Mr. Michael L. Horstman ’60, who served Norfolk Academy for more than three decades, as a teacher, coach, and Assistant Director of the Middle School, returned to his alma mater on Friday to deliver an Upper School chapel talk on what came before teaching—service to the nation.
A West Point graduate, he served two combat tours in Vietnam and was awarded two Purple Hearts, for service members wounded under enemy fire, and a Bronze Star, given for heroic or meritorious service in a combat zone. He retired as a lieutenant colonel. With that experience alone, he had more than enough material to fill a Veterans Day chapel.
Yet, he chose not to focus on his own service; instead, he spoke about the sacrifice made by military families, whose service, he said, is greatly underappreciated by society. “There are thousands of quotes online about veterans,” Mr. Horstman said. “Tens of thousands! But no quotes about veterans’ families.”
While there are 1.4 million people serving in the U.S. armed forces, that number is .4 percent—less than a half of a percent—of the total American population. That means very few people understand firsthand what life is like for military families. For example, he noted, a child in a military family would typically change schools 6-9 times from kindergarten to high school graduation, and those schools might be spread around the globe—entailing not only a separation from friends, but also immersion in a new culture.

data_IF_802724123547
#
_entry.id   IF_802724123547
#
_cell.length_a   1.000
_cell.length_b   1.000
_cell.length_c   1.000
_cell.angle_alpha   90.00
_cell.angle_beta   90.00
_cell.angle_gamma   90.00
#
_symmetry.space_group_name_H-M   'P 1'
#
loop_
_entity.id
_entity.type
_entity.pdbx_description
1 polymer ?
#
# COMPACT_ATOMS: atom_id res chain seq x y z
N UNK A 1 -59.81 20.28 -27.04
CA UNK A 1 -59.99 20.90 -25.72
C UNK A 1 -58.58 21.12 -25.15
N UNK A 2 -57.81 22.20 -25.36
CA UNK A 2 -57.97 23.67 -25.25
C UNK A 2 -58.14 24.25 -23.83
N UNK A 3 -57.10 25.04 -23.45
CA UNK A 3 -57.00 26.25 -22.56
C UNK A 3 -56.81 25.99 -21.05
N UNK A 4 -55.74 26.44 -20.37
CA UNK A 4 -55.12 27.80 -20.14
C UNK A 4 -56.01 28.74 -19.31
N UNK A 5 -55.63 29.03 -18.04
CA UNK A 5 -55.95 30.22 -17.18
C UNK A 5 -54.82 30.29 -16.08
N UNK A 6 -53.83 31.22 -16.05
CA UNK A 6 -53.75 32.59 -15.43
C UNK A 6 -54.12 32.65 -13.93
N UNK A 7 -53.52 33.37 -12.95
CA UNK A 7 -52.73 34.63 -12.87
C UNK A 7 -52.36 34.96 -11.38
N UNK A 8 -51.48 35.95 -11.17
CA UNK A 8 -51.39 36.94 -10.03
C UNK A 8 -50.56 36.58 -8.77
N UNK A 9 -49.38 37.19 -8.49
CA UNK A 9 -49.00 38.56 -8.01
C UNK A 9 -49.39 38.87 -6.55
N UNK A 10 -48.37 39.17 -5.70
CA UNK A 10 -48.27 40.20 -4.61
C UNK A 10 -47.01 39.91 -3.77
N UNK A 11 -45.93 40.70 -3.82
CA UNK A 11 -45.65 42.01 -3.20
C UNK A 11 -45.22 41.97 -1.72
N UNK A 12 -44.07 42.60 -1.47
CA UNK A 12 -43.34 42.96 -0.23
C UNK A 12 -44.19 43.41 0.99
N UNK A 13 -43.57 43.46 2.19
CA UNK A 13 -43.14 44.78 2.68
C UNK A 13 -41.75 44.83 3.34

Mr. Horstman grew up in a military family, so he learned to cope with his father’s frequent deployments. While Mr. Horstman played soccer throughout his years in the Upper School at Norfolk Academy, his father attended only a single game.
Mr. Horstman deployed to Vietnam for the first time as a bachelor; when he deployed again in 1967, the situation on the homefront had changed dramatically. He was stationed at Fort Bragg, N.C. with his young wife, Kathy, who was five months pregnant. “The strain of separation was huge,” he said, noting that conveniences like Skype and texting did not exist back in those days. Letters were the way that families stayed in touch, with occasional direct voice contact via Military Auxiliary Radio Service, known as MARS radio.
When he returned from his second tour, after being wounded, he immediately saw some of the impacts of his absence. His toddler son would hide under the table whenever helicopters flew overhead at Fort Bragg, or when he heard shots at a nearby firing range.
“When you honor veterans, do not forget to recognize the contributions of veterans’ families,” he said, and he offered a quote from the great English poet, John Milton, to emphasize his point: “They also serve who only stand and wait.”